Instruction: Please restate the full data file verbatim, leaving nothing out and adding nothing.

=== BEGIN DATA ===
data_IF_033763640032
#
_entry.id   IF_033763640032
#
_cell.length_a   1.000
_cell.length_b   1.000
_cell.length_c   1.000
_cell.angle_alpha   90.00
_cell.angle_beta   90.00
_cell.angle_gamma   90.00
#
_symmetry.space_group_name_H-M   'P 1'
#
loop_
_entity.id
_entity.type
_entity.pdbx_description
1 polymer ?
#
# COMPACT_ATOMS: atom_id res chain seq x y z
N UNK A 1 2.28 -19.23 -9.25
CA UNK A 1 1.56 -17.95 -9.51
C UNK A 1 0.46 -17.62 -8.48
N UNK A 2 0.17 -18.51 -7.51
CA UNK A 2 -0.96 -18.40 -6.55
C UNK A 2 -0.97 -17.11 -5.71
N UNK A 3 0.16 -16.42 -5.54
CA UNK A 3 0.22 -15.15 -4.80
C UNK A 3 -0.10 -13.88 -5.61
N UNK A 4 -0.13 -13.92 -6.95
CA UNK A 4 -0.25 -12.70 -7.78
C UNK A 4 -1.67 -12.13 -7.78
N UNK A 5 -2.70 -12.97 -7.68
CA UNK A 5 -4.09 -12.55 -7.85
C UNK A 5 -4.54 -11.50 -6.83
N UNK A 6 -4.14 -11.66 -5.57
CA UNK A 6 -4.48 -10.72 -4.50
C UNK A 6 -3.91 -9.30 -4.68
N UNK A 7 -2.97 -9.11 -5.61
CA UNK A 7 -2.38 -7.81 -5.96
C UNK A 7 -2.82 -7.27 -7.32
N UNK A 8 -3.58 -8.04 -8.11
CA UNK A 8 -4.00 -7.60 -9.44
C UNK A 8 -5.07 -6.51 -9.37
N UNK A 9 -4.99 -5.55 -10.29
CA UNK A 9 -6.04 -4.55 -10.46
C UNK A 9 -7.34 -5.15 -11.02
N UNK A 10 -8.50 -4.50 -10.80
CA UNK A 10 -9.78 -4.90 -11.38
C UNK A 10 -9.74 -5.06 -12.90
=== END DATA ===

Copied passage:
data_IF_033763640032
#
_entry.id   IF_033763640032
#
_cell.length_a   1.000
_cell.length_b   1.000
_cell.length_c   1.000
_cell.angle_alpha   90.00
_cell.angle_beta   90.00
_cell.angle_gamma   90.00
#
_symmetry.space_group_name_H-M   'P 1'
#
loop_
_entity.id
_entity.type
_entity.pdbx_description
1 polymer ?
#
# COMPACT_ATOMS: atom_id res chain seq x y z
N UNK A 1 2.28 -19.23 -9.25
CA UNK A 1 1.56 -17.95 -9.51
C UNK A 1 0.46 -17.62 -8.48
N UNK A 2 0.17 -18.51 -7.51
CA UNK A 2 -0.96 -18.40 -6.55
C UNK A 2 -0.97 -17.11 -5.71
N UNK A 3 0.16 -16.42 -5.54
CA UNK A 3 0.22 -15.15 -4.80
C UNK A 3 -0.10 -13.88 -5.61
N UNK A 4 -0.13 -13.92 -6.95
CA UNK A 4 -0.25 -12.70 -7.78
C UNK A 4 -1.67 -12.13 -7.78
N UNK A 5 -2.70 -12.97 -7.68
CA UNK A 5 -4.09 -12.55 -7.85
C UNK A 5 -4.54 -11.50 -6.83
N UNK A 6 -4.14 -11.66 -5.57
CA UNK A 6 -4.48 -10.72 -4.50
C UNK A 6 -3.91 -9.30 -4.68
N UNK A 7 -2.97 -9.11 -5.61
CA UNK A 7 -2.38 -7.81 -5.96
C UNK A 7 -2.82 -7.27 -7.32
N UNK A 8 -3.58 -8.04 -8.11
CA UNK A 8 -4.00 -7.60 -9.44
C UNK A 8 -5.07 -6.51 -9.37
N UNK A 9 -4.99 -5.55 -10.29
CA UNK A 9 -6.04 -4.55 -10.46
C UNK A 9 -7.34 -5.15 -11.02
N UNK A 10 -8.50 -4.50 -10.80
CA UNK A 10 -9.78 -4.90 -11.38
C UNK A 10 -9.74 -5.06 -12.90